Yara Tomohiro, “Withdrawal of US Marines blocked by Japan in the 1970s,” 25 November 2013.
Sakurai Kunitoshi, “Environmental Restoration of Former US Military bases in Okinawa,” 25 November 2013.
Gavan McCormack, “‘Okinawa Again’ – Okinawa Special Series – A Postscript,” 1 December 2013.
Gavan McCormack, “Bitter Soup for Okinawans - The Governor’s Year-End Betrayal,” 6 January 2014.
Recommended citation: Gavan McCormack, "The Front Line in the Struggle for Democracy in Japan – Nago City, Okinawa," That Asia-Pacific Journal, Vol. 12, Issue 4, No. 3, January 27, 2014.
1 Gavan McCormack and Satoko Oka Norimatsu, Resistant Islands – Okinawa Confronts Japan and the United States, Rowman and Littlefield, 2012.
2 For full details of the eight-part series (nine with addition of the present article) on Okinawa published on this site between November 2013 and January 2014 see note at the end of this text.
3 Following his re-election, Inamine Susumu declared his intention to visit the United States in the near future to appeal to public opinion over Okinawa’s “colonial situation.” (“Saisen no Inamine shicho, ‘shokuminchi jotai’ o Beikoku de uttaetai,” Ryukyu shimpo, 21 January 2014.)
4 On the extraordinary manoeuvring to compel the withdrawal of Shimabukuro and unification of the Nago conservative camp around Suematsu, see Nonaki Daiki, “Shusho kantei, jiminto, ‘Sankei shimbun’ Tokyo kara no ozomashii ‘ipponka’ atsuryoku,” Shukan kinyobi, 10 January 2014, pp. 10-12.
5 19,839 votes to 15, 684 in a 76.71 per cent poll.
6 Advertisements in the two Okinawan newspapers on 17January (Inamine) and 18 January (Suematsu) 2014.
7 “Inamine shi saisen, hokoritakai rekishiteki shindan Nichibei wa Henoko o dannen seyo,” Ryukyu shimpo, 20 January 2014.
8 Details in preceding essay, “Bitter soup for Okinawans – The Governor’s year-end betrayal,” The Asia-Pacific Journal – Japan Focus, 6 January 2014.
9 It was the first such resolution to be adopted in Okinawan history. “Naha shigikai, Henoko shonin ni kogi ‘koyaku to mujun’ shiteki,” Ryukyu shimpo, 7 January 2014.
10 “Chiji jinin yokyu o kaketsu, sansei tasu, kengikai hajime,” Okinawa taimusu, 11 January 2014.
11 “Over 120 plaintiffs join lawsuit for withdrawal of Henoko relocation approval,” Ryukyu shimpo, 21 January 2014.
12 “Chiji mikkai, kenmin e no niju no uragiri da,” editorial, Ryukyu shimpo, 25 January 2014.
13 Sori kantei, “Nakaima Okinawa chiji to no mendan,” 25 December 2013.
14 “Nago shicho sen, shubansen ni Sumatsu, Inamine shi, shiji kakudai e zenryoku, Okinwa,” Jiji tsushin, 16 January 2014.
15 “Zaigen wa kizon yosan nai,” Ryukyu shimpo, 18 January 2014.
17 “’Jakusha ijime’ no tenkei,” Ryukyu shimpo, 23 January 2014.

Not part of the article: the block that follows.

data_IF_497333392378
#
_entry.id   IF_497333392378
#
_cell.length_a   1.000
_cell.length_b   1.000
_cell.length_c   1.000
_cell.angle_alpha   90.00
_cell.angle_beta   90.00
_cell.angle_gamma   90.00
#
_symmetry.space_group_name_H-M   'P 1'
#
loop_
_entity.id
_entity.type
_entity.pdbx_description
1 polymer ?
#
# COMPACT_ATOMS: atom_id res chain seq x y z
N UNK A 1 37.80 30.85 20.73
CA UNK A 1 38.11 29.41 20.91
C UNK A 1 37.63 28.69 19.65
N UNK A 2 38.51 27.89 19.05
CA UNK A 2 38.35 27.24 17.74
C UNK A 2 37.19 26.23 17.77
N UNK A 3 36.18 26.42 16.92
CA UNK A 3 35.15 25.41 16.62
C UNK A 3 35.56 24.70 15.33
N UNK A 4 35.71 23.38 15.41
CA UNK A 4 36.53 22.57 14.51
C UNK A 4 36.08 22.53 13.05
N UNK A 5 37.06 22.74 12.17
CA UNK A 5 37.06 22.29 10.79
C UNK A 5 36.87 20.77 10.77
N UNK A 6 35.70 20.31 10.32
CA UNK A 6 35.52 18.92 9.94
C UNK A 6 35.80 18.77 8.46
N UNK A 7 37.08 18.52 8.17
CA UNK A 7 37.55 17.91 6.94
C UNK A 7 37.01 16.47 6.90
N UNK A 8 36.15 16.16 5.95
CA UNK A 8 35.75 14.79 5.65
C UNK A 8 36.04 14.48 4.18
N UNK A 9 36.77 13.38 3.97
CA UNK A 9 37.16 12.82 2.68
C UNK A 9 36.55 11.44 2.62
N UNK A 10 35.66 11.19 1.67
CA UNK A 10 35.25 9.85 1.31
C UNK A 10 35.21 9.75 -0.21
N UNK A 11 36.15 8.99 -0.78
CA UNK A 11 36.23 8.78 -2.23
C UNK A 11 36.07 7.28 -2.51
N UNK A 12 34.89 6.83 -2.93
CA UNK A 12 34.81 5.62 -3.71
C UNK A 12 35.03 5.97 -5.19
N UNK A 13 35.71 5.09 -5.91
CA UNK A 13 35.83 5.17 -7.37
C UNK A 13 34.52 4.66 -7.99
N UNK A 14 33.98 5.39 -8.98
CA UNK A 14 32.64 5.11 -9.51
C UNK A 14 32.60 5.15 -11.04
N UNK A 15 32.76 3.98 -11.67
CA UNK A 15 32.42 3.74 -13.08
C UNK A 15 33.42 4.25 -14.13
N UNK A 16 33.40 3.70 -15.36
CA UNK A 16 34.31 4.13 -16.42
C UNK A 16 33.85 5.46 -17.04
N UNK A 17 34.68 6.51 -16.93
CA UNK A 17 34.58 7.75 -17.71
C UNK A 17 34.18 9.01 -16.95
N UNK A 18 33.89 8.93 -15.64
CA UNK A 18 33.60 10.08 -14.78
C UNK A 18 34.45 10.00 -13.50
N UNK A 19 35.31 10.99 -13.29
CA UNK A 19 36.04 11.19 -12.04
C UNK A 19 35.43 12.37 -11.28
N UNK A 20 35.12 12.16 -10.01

18 Personal communications.
19 For details, Norimatsu and McCormack, Resistant Islands, passim.
20 “Min-i futatabi, Inamine shi saisen,” part 1, Ryukyu shimpo, 22 January 2014.
21 “Nago shi seron chosa, shimin no yokyu ya gimon ni kotaeyo,”editorial, Ryukyu shimpo, 15 January 2014.
23 Ishiba on Sunday 12 January, quoted in Eric Johnston, “Incumbent leading in Nago race,” Japan Times, 17 January 2014.
24 Okinawa Defense Bureau - Henoko Project PDF.
25 “Shichosen seifu hanno, min-i mushi wa yurusarenai,” editorial, Ryukyu shimpo, 21 January 2014.
26 “‘Jakusha ijime’,” ibid.
27 “Henoko isetsu, Nago shicho no bogai ni sonae tokumei tanto, seifu, daishikko, sosho nado taisho hoshin,” Sankei Shimbun, 22 January 2014.
28 “Henoko nyusatsu kokoku, minshu kokka no jisatsu koi da,” editorial, Ryukyu shimpo, 22 January 2014
29 One article, more perceptive than most, appeared in the New York Times. Martin Fackler, “In a city on Okinawa, Mayor’s re-election real blow to Marine base relocation plan,” New York Times, 20 January 2014.
30 Matsumoto Tsuyoshi, “Nago shicho sen,” (special essay), Ryukyu shimpo, 23 January 2014.
31 “Henoko teitai sasezu, Suga shi, kensei enen to,” Okinawa tamusu, 21 January 2014
32 McCormack and Norimatsu, p. 164.
33 From around 7:30 in the morning of the day following his election triumph, Inamine was in his customary position as road crossing attendant outside the local school. (“Toko jido ni haitachi,” Ryukyu shimpo, 21 January 2014.)
34 “Hamure shi hatsugen – zai Oki kaiheitai tettai no teiki o,” editorial, Ryukyu shimpo, 18 January 2014.
35 McCormack and Norimatsu, p. 203.
36 Peter Ennis, “New election revives doubts that US Marine facility at Henoko will be built,” Dispatch Japan, 20 January 2014.
37 Quoted in Ennis, ibid.
38 For reference to those reports, click here.
39 “Shicho sen seifu hanno,” op. cit.
40 “International scholars and peace advocates support Okinawan struggle to oppose the Henoko landfill,” Ryukyu shimpo, 8 January 2014, (in English), and (in Japanese).